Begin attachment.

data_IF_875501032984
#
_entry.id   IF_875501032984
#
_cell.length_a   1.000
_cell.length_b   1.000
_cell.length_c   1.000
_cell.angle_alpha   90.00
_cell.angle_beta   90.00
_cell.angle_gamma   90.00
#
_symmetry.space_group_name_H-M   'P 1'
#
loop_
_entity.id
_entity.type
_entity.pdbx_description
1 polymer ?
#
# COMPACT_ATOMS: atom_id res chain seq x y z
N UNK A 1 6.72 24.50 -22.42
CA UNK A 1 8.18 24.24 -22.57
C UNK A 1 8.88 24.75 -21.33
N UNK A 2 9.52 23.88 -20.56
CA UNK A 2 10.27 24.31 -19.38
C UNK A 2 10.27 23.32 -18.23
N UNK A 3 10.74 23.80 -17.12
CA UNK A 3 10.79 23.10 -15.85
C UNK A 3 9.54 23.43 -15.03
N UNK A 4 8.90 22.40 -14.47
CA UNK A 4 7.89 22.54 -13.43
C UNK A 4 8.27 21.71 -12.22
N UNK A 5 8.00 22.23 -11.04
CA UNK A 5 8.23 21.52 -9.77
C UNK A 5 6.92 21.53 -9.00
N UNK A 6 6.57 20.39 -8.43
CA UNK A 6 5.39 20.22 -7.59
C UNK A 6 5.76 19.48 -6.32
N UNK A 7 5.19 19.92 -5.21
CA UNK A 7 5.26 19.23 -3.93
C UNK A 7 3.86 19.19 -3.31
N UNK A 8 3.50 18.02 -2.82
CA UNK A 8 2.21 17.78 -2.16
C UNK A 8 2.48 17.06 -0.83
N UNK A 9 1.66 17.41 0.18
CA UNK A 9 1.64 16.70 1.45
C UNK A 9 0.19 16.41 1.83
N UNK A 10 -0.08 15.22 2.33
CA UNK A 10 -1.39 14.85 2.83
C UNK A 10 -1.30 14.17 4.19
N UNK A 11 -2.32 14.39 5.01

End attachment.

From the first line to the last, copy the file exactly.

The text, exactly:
data_IF_875501032984
#
_entry.id   IF_875501032984
#
_cell.length_a   1.000
_cell.length_b   1.000
_cell.length_c   1.000
_cell.angle_alpha   90.00
_cell.angle_beta   90.00
_cell.angle_gamma   90.00
#
_symmetry.space_group_name_H-M   'P 1'
#
loop_
_entity.id
_entity.type
_entity.pdbx_description
1 polymer ?
#
# COMPACT_ATOMS: atom_id res chain seq x y z
N UNK A 1 6.72 24.50 -22.42
CA UNK A 1 8.18 24.24 -22.57
C UNK A 1 8.88 24.75 -21.33
N UNK A 2 9.52 23.88 -20.56
CA UNK A 2 10.27 24.31 -19.38
C UNK A 2 10.27 23.32 -18.23
N UNK A 3 10.74 23.80 -17.12
CA UNK A 3 10.79 23.10 -15.85
C UNK A 3 9.54 23.43 -15.03
N UNK A 4 8.90 22.40 -14.47
CA UNK A 4 7.89 22.54 -13.43
C UNK A 4 8.27 21.71 -12.22
N UNK A 5 8.00 22.23 -11.04
CA UNK A 5 8.23 21.52 -9.77
C UNK A 5 6.92 21.53 -9.00
N UNK A 6 6.57 20.39 -8.43
CA UNK A 6 5.39 20.22 -7.59
C UNK A 6 5.76 19.48 -6.32
N UNK A 7 5.19 19.92 -5.21
CA UNK A 7 5.26 19.23 -3.93
C UNK A 7 3.86 19.19 -3.31
N UNK A 8 3.50 18.02 -2.82
CA UNK A 8 2.21 17.78 -2.16
C UNK A 8 2.48 17.06 -0.83
N UNK A 9 1.66 17.41 0.18
CA UNK A 9 1.64 16.70 1.45
C UNK A 9 0.19 16.41 1.83
N UNK A 10 -0.08 15.22 2.33
CA UNK A 10 -1.39 14.85 2.83
C UNK A 10 -1.30 14.17 4.19
N UNK A 11 -2.32 14.39 5.01